“Inexplicable” is a word that shows up a lot in the book and, at least during a very specific section on fractals that appears pretty much in the exact center of the novel, so does “beauty.” For Keith Corcoran, my protagonist, beauty itself is inexplicable and fractals are, for him, the mathematical analogue to that inexplicability. What it actual is, though, is a circle. Fractals circle into themselves in interesting ways that we viewers—mathematicians and non-mathematicians alike—respond to. They are indeed beautiful. But in terms of the book, the centrality of it is cyclical. The orbit. The cul-de-sac. The way in which the landscape itself seems endless (self-similar). These are geographical and astronomical reflections of Keith’s situations. (I hesitate to say too much more because I feel like I’m blowing the subtleties.)
Keith Corcoran forms an unexpected and ultimately transformational connection with Peter, a Ukranian immigrant neighbor Keith meets only after his return from the International Space Station, amid the loss of his daughter and wife. How did the need for the character of Peter reveal itself to you as you wrote the novel? How did you arrive at this particular character–his origin and past career, his family situation, his own loves and losses?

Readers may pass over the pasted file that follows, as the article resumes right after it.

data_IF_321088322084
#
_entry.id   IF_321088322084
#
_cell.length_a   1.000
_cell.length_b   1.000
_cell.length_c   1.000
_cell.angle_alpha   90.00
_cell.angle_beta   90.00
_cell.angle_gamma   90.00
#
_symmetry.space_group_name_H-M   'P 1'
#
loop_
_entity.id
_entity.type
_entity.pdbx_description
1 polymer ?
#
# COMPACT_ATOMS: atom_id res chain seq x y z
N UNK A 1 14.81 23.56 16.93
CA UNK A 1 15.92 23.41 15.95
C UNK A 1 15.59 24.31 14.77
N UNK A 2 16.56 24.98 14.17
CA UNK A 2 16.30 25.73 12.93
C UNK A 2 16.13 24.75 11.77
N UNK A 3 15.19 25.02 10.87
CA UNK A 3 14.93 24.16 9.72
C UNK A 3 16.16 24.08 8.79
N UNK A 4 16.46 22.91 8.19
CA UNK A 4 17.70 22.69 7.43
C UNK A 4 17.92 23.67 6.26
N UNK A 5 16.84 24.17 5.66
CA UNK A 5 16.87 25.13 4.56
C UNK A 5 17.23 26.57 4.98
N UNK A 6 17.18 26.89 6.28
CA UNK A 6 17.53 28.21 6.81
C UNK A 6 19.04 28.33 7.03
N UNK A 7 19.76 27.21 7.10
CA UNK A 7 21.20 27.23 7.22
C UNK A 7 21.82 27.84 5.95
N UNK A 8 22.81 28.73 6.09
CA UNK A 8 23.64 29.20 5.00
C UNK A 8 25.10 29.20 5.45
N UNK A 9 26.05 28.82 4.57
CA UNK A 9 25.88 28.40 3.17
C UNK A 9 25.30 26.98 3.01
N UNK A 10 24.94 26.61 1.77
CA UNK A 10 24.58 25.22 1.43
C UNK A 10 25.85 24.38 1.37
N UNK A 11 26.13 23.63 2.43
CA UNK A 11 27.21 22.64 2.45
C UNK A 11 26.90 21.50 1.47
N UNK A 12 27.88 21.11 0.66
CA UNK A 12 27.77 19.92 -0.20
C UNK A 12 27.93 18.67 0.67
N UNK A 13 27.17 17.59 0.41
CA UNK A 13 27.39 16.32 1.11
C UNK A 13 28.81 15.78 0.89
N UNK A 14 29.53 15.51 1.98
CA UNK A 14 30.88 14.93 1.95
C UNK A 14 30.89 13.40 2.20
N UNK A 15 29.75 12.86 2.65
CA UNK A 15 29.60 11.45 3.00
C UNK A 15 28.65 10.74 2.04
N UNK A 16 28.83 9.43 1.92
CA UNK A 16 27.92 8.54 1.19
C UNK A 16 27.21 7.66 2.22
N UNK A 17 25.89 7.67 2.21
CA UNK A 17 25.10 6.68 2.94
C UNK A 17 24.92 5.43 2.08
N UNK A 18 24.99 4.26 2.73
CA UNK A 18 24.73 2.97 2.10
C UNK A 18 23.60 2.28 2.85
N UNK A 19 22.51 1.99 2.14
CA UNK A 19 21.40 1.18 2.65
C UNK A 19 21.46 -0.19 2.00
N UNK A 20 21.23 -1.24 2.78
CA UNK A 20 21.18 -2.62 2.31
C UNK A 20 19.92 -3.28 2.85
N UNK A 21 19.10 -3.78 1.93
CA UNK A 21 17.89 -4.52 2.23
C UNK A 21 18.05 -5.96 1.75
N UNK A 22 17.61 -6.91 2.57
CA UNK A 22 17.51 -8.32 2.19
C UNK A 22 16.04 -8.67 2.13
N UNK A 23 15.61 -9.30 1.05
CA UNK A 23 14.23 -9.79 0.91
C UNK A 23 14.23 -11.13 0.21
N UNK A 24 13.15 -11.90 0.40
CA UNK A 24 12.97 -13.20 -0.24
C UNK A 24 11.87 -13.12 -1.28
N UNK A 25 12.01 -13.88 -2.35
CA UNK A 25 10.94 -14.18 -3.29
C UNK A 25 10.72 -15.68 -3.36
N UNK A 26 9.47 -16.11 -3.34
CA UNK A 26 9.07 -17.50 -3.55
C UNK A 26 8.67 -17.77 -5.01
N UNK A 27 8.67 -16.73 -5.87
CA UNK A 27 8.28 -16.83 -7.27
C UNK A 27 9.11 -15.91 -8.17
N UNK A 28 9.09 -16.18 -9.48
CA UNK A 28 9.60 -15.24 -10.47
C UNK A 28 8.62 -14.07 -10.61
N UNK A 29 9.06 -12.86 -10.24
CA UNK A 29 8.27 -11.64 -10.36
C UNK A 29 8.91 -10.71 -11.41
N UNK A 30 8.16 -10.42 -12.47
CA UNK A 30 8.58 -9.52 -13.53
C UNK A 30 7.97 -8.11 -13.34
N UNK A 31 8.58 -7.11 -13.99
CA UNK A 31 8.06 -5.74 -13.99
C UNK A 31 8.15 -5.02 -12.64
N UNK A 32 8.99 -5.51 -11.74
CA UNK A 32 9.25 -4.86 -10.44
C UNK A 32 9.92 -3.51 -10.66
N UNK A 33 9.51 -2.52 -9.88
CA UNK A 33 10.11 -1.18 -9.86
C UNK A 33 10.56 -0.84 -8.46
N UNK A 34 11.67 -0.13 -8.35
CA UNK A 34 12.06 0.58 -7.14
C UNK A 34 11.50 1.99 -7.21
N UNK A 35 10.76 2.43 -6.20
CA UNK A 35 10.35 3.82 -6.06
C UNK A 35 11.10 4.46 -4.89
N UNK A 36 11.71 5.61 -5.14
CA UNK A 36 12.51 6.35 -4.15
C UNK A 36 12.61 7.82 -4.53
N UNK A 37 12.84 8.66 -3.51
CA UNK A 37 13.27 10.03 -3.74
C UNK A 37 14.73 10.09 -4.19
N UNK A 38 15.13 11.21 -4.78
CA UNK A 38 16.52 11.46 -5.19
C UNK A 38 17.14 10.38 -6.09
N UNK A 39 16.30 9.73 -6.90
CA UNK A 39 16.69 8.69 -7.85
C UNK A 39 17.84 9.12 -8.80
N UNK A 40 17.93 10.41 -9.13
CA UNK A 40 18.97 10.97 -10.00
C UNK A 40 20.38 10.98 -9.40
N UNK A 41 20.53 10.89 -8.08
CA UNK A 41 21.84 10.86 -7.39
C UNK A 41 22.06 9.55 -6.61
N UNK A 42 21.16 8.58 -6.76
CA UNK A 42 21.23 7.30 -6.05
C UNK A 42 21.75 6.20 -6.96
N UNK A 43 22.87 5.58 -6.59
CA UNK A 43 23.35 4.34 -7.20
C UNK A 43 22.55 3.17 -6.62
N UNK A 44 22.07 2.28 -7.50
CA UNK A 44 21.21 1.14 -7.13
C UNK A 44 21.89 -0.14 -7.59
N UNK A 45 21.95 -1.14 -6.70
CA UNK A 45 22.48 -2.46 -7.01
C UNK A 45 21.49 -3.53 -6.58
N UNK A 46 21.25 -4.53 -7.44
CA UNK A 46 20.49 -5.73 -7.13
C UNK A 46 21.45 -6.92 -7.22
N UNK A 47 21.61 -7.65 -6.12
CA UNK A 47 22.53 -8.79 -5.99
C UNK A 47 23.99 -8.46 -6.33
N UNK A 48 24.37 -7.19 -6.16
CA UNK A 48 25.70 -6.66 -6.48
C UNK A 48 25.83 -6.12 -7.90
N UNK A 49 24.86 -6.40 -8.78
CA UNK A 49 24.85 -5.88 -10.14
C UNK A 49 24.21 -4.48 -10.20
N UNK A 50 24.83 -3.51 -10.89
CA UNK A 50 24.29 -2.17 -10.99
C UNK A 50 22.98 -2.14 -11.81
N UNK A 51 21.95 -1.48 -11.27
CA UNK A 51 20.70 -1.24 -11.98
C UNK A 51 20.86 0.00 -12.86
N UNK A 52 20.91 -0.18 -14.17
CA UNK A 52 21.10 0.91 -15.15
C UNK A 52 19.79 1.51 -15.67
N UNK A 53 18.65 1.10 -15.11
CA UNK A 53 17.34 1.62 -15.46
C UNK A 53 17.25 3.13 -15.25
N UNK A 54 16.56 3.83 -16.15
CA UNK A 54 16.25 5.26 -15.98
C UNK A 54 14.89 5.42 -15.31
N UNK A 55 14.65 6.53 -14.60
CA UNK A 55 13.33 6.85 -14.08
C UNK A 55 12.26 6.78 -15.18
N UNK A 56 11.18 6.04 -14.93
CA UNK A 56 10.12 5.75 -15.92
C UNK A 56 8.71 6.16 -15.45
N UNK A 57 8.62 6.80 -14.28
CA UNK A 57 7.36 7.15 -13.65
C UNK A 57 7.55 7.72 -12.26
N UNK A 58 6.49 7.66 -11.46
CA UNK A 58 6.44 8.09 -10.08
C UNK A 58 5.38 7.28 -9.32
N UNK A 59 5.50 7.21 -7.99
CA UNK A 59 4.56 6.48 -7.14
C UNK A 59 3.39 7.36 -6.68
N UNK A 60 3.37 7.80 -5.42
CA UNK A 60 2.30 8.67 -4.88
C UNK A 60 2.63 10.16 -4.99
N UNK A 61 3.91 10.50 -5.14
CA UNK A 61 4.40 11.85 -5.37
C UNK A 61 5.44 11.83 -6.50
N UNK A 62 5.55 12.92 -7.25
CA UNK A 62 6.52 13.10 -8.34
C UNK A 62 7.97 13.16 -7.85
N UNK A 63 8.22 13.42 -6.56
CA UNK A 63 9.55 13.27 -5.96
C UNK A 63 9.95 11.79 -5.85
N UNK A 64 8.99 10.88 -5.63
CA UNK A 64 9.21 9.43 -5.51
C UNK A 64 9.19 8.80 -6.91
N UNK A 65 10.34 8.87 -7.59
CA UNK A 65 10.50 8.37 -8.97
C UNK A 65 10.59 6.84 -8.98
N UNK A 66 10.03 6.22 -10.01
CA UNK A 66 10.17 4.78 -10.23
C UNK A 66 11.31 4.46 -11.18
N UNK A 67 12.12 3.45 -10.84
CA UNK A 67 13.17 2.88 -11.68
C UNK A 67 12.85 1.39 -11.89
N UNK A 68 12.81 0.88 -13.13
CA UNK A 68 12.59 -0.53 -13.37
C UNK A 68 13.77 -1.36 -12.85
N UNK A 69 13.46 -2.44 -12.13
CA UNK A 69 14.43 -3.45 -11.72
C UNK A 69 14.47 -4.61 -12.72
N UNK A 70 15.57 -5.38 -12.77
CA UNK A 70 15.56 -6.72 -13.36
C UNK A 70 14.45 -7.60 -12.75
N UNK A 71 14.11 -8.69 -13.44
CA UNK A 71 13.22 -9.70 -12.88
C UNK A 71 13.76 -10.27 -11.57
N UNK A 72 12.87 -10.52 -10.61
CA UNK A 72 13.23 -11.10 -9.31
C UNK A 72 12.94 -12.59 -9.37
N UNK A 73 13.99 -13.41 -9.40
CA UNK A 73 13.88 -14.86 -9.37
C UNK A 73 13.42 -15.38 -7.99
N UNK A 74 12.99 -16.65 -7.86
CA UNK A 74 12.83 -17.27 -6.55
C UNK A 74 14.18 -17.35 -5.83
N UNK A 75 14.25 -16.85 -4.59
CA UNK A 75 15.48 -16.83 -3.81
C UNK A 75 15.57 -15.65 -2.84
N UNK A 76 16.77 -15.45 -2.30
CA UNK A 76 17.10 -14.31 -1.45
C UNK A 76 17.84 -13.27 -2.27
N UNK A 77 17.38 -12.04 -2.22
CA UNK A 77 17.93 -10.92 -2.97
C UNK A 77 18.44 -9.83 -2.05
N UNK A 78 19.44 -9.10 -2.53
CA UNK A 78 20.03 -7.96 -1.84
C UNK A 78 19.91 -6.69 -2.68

Much of Petruso Kovalenko—Peter—comes from my experiences teaching immigrant students at American River College. Such students—particularly older students—are really working hard at a new life, but often at a great cost. They might have been dentists in Russia or the Ukraine or somewhere else, but here in America they work at a pizza parlor and are trying to get a nursing degree. It’s a complete return-to-zero situation.